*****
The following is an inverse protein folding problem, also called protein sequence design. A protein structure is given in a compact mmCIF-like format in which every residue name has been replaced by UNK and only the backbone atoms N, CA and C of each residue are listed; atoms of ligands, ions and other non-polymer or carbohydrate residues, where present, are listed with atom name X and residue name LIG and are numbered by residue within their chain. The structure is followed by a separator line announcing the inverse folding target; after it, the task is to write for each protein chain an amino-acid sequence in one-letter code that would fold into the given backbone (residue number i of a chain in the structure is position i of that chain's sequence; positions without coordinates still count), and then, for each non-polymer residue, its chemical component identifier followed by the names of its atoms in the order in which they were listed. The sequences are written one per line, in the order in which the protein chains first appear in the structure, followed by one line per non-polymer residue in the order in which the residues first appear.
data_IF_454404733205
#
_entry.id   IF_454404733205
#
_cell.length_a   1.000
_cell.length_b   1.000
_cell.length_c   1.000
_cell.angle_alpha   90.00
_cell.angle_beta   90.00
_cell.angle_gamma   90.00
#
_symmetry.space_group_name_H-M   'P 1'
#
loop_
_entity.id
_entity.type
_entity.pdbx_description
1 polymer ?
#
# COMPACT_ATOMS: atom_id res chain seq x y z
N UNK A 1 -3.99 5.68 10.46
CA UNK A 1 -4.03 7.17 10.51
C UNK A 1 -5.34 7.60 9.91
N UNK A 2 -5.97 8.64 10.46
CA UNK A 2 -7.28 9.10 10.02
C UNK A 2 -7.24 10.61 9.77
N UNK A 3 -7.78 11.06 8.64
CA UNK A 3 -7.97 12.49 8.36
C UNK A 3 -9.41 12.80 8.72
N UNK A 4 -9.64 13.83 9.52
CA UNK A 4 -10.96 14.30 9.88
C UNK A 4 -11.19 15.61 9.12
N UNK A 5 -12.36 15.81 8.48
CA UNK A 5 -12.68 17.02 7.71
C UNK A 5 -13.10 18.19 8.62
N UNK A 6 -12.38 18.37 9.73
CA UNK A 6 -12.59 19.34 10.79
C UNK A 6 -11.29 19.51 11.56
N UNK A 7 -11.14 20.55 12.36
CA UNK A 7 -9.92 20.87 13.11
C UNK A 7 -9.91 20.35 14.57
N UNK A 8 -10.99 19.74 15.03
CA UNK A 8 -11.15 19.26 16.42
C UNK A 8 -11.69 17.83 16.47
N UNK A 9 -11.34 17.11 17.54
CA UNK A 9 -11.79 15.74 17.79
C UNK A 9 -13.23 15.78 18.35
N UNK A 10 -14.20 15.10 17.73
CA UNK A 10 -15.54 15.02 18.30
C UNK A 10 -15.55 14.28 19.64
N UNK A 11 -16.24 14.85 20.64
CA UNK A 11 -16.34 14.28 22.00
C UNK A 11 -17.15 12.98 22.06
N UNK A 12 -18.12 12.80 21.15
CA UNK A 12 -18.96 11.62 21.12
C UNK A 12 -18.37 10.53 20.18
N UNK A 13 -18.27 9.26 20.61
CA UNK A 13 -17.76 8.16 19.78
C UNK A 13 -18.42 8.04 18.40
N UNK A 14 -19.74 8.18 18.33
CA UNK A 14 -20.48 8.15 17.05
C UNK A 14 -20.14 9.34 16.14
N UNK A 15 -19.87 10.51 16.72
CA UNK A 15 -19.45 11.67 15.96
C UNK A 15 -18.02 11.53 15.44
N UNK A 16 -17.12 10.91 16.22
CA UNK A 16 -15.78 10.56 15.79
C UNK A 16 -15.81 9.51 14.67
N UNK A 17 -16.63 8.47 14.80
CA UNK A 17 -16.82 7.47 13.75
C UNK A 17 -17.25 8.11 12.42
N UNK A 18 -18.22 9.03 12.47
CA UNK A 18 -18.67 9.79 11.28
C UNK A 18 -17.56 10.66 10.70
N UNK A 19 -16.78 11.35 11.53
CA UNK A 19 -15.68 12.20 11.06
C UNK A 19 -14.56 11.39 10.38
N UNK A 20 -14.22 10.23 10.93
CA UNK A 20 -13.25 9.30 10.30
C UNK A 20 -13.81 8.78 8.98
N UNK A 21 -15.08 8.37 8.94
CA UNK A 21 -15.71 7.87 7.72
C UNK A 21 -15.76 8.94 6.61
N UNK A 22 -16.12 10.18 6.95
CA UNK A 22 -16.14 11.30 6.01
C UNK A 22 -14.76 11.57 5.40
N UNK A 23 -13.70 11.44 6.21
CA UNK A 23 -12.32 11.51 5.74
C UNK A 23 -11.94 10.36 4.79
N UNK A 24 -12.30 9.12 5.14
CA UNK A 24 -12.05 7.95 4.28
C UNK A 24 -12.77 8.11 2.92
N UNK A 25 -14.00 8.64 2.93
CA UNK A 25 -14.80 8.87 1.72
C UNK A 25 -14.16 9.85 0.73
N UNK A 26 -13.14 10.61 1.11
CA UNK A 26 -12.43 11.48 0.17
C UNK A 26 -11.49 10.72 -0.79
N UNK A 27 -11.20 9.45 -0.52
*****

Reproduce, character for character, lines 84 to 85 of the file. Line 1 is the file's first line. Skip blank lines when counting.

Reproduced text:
C UNK A 21 -15.76 8.94 6.61
N UNK A 22 -16.12 10.18 6.95